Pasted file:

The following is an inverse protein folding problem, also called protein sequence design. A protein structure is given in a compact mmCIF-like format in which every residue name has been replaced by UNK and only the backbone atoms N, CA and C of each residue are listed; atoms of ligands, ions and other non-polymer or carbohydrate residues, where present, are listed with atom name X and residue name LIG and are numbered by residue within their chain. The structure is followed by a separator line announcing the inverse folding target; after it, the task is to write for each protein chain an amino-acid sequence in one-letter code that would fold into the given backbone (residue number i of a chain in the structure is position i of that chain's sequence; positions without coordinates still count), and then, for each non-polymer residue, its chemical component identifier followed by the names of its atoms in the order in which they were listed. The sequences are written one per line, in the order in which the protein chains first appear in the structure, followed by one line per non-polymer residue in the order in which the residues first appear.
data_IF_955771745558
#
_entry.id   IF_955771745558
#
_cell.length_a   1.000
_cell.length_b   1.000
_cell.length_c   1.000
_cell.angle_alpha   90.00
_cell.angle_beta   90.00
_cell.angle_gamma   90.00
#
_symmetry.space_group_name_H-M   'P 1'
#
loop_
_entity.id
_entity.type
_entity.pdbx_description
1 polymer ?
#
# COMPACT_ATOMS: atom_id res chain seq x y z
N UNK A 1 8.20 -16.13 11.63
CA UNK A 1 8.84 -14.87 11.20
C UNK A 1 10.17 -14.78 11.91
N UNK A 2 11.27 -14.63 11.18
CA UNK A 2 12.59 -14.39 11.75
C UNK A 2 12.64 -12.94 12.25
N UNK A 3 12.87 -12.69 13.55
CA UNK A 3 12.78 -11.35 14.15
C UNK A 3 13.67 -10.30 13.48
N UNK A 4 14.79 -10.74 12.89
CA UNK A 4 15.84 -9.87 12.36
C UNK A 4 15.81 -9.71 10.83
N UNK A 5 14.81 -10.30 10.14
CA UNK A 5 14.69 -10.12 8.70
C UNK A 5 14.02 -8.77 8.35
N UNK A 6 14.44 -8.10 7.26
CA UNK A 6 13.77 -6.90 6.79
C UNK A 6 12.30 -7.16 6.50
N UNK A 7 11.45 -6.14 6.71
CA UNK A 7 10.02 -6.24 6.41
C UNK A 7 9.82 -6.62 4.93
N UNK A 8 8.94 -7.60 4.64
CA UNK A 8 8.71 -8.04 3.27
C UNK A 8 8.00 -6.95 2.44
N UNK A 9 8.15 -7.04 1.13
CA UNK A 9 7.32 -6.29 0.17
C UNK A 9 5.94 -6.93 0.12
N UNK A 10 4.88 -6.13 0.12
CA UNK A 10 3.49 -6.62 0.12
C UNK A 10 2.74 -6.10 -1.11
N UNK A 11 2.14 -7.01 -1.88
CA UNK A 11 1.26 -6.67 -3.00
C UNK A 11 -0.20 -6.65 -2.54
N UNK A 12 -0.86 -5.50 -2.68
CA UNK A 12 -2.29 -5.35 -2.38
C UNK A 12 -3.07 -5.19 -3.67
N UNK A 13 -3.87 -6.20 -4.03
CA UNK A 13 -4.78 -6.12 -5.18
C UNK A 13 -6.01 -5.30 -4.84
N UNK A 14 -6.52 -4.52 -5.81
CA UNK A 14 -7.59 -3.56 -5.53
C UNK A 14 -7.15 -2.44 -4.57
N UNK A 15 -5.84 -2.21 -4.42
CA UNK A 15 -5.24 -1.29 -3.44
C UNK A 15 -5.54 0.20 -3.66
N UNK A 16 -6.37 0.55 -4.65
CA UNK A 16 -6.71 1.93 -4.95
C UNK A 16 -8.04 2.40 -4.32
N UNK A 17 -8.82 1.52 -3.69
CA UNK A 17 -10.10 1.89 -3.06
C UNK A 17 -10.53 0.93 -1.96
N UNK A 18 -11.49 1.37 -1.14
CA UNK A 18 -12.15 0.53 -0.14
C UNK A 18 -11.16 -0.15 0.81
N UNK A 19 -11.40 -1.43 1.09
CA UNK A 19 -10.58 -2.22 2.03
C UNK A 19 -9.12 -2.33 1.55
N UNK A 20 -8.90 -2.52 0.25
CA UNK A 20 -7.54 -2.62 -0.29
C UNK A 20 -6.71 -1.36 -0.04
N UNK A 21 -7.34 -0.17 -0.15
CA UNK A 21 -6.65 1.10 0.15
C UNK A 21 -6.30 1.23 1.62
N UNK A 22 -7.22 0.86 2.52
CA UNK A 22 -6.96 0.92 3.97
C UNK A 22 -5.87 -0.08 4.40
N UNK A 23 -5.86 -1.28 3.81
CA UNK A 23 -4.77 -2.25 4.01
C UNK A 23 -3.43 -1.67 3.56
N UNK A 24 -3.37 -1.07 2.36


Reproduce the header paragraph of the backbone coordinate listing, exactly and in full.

The following is an inverse protein folding problem, also called protein sequence design. A protein structure is given in a compact mmCIF-like format in which every residue name has been replaced by UNK and only the backbone atoms N, CA and C of each residue are listed; atoms of ligands, ions and other non-polymer or carbohydrate residues, where present, are listed with atom name X and residue name LIG and are numbered by residue within their chain. The structure is followed by a separator line announcing the inverse folding target; after it, the task is to write for each protein chain an amino-acid sequence in one-letter code that would fold into the given backbone (residue number i of a chain in the structure is position i of that chain's sequence; positions without coordinates still count), and then, for each non-polymer residue, its chemical component identifier followed by the names of its atoms in the order in which they were listed. The sequences are written one per line, in the order in which the protein chains first appear in the structure, followed by one line per non-polymer residue in the order in which the residues first appear.